Of the 98 studies that reported the frequency of sessions per week, 31 studies indicated that their intervention had occurred a single time per week. Conversely, on the other end of the reported range was a study by Lin, Lee, Chang, and Hong (2014) who explored the effectiveness of weighted vests with children diagnosed with ADHD and impulse control which reported 10 sessions per week of their intervention. The purpose and content of each study may have a strong influence on the number of sessions scheduled each week. The client’s diagnosis and specific needs may require multiple, frequent sessions with interventions provided directly by a licensed therapist while other clients may benefit most from receiving less frequent care and having their home exercise plan progressed as appropriate. Clinically practicing pediatric OTs may use the results of this study to compare their own choices for selecting the frequency of sessions. However, the existing literature does not provide a clear guideline for selecting the frequency of sessions when developing the plan of care.

4.3. Minutes per Session

Similar to the length of the plan of care, the study at the top and the bottom of the overall range and size of the standard deviation is due to studies we labeled as “outliers.” An example may be found in Pizur-Barnekow et al. [20] who explored visual behavior and vagal reaction during structured activities of object perception with infants in a single intervention session of 4.5 minutes of treatment/session. Conversely, on the other end of the continuum de Brito Brandão et al. [21] explored the effectiveness of constraint therapy and bimanual training in children with cerebral palsy with their intervention lasting a duration of 360 minutes of treatment/day. These findings display the complexity inherent in making dosage decisions in OT pediatric practice and strongly support the need for further research to identify how the selection of the number of minutes per OT session is influenced by client factors such as age and diagnosis as well as the choice of intervention.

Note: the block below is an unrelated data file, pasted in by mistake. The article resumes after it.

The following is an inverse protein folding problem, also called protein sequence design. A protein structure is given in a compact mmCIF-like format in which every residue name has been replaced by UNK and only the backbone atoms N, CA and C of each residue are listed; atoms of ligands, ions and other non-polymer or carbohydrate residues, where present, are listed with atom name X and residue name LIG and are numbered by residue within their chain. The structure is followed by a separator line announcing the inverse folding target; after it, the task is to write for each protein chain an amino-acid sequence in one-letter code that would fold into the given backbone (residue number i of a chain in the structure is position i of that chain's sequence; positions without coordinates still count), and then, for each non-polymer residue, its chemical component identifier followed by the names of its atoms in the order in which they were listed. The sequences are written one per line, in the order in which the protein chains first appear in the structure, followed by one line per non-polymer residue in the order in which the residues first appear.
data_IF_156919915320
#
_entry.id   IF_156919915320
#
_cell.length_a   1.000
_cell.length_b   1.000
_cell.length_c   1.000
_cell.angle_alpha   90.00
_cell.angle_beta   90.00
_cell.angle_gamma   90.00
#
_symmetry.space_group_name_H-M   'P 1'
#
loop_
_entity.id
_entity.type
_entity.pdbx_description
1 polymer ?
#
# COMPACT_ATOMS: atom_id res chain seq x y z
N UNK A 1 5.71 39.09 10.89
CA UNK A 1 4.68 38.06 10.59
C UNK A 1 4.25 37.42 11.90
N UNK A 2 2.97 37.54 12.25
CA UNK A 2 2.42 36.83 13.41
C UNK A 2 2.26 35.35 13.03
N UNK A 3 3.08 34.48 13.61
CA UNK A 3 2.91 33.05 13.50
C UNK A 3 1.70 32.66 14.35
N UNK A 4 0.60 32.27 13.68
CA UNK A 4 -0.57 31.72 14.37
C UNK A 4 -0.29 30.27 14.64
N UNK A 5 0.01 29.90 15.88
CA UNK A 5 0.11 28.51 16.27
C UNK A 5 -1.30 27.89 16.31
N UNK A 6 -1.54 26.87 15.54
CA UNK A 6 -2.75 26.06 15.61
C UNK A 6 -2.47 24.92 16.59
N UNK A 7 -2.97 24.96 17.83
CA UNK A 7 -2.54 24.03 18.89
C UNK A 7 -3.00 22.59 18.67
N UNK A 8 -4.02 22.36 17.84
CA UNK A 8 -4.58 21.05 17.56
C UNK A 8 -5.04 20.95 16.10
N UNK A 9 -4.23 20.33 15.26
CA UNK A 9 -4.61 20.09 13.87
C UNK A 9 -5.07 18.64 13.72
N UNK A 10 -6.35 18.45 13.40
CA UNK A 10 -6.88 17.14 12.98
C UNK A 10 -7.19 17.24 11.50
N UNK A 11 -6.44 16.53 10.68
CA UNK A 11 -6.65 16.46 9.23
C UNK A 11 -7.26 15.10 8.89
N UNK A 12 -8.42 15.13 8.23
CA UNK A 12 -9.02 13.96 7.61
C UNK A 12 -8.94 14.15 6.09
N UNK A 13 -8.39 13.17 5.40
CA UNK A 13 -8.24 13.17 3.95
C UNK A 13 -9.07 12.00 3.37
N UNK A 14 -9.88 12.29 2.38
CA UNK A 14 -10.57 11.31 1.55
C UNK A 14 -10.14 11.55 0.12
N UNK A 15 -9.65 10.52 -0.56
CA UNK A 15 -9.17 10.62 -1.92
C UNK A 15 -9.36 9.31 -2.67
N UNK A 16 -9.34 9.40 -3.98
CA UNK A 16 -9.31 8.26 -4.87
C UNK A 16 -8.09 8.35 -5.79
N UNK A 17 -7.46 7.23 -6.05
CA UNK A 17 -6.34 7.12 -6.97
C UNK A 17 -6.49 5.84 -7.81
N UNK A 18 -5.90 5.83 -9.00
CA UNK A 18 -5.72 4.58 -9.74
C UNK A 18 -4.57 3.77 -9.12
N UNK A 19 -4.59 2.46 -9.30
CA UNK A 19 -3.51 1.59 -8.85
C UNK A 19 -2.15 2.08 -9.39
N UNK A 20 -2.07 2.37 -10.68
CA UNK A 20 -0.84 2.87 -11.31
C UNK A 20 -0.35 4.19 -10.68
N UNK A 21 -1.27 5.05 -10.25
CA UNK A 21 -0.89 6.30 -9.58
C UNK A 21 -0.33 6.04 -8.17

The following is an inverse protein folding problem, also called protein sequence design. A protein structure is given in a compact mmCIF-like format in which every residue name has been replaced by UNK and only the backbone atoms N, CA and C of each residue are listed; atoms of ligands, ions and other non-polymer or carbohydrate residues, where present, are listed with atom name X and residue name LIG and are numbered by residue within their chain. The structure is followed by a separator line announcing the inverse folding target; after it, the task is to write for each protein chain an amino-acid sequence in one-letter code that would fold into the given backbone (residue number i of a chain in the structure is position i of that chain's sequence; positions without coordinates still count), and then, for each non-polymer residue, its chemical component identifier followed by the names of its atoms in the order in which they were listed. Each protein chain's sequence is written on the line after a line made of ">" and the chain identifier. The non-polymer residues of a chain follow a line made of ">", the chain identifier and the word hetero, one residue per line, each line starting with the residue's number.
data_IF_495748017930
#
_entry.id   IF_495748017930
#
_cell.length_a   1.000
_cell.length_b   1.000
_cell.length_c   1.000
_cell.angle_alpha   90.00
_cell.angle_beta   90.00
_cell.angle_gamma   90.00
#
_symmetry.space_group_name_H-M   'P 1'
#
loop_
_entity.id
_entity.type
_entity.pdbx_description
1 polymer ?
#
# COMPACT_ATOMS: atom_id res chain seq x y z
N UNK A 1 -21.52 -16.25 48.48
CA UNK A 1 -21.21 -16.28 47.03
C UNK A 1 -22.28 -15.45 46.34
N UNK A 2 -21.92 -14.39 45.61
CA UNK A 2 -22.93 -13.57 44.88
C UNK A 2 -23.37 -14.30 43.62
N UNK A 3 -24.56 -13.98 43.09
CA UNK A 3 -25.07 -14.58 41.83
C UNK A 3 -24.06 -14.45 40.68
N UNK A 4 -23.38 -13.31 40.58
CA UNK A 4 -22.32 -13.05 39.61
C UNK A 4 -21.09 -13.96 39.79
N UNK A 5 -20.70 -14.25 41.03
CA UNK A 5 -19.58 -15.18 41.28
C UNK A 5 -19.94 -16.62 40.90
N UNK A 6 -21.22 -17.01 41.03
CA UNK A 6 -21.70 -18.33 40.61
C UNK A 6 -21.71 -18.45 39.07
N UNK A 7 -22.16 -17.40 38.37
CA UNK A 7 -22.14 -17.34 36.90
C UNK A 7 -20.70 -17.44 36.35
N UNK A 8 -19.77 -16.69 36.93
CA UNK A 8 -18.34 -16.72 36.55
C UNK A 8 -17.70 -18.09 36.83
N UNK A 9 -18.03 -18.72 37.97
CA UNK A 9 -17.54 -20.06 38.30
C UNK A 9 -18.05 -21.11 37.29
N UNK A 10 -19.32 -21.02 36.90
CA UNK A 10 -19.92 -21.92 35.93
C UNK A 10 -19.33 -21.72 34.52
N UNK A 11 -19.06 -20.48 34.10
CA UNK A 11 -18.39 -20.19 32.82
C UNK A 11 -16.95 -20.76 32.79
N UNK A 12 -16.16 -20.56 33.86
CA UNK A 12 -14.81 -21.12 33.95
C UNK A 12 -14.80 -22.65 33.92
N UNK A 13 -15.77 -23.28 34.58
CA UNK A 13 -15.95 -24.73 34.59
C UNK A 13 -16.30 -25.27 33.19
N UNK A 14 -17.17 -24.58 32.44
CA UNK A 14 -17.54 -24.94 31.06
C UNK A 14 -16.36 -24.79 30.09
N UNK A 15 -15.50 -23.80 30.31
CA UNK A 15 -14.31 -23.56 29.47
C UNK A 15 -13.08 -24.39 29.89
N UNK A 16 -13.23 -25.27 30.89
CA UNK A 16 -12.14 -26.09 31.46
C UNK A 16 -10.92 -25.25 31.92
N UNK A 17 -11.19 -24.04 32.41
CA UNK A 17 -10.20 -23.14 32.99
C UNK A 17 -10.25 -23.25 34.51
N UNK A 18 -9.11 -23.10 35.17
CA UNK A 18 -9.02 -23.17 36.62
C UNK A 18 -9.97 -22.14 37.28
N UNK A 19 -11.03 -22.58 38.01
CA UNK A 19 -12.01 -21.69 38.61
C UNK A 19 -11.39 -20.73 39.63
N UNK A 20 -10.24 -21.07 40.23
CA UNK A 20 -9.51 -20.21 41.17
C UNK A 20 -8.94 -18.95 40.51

4.4. Total Therapy Hours

Similar to the length of the session, the studies with the longest and the shortest session length and size of the standard deviation we labeled as “outliers.” For example, Classen et al. [22] explored driver simulation for adolescents with ADHD and ASD that lasted a total of 20 minute or 0.33 of an hour. Conversely on the other end of the continuum Nwora and Gee [23] explored the effectiveness of a sound based intervention for children with PDD-NOS lasting a duration of 30 min/session and totaled approximately 1800 hours.

4.5. Type of Delivery

All 123 of the articles reviewed reported the type of intervention delivery (group, individual, or both) used. Sixty-two of the studies reported using an individual mode of therapeutic delivery, 49 used group-based intervention delivery, and four outcome studies used both types of delivery.

Our analysis also included a comparison of the types of research and the level of evidence sourced in Portney and Watkins [24] (see Table 3, levels of evidence). The most common type of research design found within our review was Level IV (case series, single case) () and the less frequently found was Level I (randomized control trials).


Level of evidence

Level I: randomized control trials14
Level II: cohort study, controlled trials not randomized27
Level III: case-control study26
Level IV: case-series, single-subject design51
Level V: case report6

4.6. Current Discussions of Dosage